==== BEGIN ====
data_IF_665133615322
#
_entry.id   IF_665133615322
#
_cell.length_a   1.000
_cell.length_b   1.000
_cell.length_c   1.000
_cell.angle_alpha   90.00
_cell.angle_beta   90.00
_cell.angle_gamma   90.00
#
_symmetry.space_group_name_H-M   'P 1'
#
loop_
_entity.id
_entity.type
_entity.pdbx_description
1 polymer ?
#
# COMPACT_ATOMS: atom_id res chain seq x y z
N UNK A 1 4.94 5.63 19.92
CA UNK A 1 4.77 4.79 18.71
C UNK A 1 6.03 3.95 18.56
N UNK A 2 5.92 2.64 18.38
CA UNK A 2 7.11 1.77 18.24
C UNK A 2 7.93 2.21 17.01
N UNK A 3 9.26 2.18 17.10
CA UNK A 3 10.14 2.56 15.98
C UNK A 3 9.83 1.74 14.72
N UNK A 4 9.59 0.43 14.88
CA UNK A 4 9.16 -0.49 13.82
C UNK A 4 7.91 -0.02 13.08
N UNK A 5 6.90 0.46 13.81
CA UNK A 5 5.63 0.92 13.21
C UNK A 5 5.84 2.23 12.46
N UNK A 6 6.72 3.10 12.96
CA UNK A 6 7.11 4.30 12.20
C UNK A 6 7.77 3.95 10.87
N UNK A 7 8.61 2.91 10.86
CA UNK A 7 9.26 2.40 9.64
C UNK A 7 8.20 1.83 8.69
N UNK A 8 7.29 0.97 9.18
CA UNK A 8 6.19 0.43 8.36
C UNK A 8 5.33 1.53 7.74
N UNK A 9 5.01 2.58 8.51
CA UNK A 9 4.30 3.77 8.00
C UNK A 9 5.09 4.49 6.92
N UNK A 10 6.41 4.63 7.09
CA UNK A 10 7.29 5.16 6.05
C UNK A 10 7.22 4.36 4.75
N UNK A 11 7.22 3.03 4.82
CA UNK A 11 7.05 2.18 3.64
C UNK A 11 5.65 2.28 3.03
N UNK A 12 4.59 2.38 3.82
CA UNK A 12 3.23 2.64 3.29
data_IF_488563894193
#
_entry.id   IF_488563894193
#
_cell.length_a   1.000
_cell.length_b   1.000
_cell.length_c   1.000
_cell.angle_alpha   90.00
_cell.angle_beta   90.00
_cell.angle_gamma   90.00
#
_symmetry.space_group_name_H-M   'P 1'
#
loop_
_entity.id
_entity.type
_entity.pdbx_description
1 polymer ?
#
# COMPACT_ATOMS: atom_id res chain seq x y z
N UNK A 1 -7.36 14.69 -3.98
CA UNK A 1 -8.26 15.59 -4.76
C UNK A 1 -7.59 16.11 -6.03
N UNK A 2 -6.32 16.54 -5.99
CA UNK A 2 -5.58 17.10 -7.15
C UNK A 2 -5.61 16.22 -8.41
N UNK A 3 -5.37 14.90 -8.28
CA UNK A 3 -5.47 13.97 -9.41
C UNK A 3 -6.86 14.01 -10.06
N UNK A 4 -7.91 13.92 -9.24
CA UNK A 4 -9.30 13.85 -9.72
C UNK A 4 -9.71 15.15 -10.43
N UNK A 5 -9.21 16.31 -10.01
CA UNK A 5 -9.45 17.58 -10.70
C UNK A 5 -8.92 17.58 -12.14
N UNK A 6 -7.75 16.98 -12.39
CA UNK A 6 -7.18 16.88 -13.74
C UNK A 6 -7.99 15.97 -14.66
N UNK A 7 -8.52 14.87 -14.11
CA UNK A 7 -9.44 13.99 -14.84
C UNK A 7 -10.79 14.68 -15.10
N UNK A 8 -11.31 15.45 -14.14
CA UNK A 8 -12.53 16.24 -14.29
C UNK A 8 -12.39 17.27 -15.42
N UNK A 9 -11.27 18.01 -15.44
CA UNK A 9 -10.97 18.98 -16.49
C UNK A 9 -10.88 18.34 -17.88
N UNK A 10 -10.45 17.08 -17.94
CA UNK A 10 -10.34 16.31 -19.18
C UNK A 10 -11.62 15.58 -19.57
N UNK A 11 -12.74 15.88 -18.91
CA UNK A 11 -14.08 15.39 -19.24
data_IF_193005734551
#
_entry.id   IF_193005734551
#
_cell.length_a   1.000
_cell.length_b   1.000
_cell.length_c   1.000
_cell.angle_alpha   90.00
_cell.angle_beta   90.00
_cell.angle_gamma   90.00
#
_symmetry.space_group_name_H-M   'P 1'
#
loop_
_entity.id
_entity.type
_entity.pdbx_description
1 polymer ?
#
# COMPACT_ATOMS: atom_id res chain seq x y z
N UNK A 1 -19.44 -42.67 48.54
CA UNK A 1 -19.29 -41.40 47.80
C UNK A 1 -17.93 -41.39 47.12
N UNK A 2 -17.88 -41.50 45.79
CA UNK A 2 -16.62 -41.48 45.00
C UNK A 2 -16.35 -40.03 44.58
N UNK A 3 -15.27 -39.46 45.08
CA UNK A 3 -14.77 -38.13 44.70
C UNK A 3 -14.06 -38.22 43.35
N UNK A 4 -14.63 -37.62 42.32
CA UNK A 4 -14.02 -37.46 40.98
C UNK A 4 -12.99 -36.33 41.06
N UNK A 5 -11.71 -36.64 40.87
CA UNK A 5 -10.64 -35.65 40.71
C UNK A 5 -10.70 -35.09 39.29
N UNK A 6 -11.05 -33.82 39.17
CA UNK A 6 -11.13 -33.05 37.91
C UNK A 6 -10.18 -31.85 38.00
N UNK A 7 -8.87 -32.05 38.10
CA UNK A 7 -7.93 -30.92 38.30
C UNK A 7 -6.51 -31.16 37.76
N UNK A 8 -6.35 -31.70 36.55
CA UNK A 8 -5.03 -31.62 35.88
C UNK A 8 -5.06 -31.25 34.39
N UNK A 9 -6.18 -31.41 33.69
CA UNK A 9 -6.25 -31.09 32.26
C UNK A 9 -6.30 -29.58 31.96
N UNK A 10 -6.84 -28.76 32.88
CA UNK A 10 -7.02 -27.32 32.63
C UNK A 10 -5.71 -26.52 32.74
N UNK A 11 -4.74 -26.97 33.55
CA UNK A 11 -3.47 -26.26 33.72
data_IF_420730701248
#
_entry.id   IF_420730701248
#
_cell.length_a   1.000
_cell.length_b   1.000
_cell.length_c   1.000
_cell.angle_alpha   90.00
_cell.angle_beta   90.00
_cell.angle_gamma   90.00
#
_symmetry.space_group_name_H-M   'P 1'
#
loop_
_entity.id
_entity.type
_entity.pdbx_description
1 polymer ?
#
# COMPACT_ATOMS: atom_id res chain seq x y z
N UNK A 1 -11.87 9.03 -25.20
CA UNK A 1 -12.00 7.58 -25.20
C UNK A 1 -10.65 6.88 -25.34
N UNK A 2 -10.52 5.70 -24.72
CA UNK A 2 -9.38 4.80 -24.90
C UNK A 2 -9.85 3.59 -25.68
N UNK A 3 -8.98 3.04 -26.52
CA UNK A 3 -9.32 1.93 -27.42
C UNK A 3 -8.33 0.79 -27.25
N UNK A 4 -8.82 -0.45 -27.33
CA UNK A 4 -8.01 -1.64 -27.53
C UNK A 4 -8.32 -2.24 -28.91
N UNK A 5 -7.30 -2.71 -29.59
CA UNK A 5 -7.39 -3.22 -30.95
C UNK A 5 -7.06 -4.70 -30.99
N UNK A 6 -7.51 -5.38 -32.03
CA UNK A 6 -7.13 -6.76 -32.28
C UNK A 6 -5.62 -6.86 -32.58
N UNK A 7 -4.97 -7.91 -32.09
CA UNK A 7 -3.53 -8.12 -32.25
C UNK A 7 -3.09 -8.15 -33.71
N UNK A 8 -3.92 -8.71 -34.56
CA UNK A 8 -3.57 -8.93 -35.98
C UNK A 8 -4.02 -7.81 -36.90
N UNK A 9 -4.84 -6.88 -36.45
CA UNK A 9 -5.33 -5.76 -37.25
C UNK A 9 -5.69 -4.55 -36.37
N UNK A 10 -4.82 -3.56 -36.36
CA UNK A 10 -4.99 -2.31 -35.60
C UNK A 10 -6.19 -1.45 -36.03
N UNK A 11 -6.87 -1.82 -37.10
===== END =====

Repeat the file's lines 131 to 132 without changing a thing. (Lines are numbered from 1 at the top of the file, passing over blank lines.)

N UNK A 2 -17.88 -41.50 45.79
CA UNK A 2 -16.62 -41.48 45.00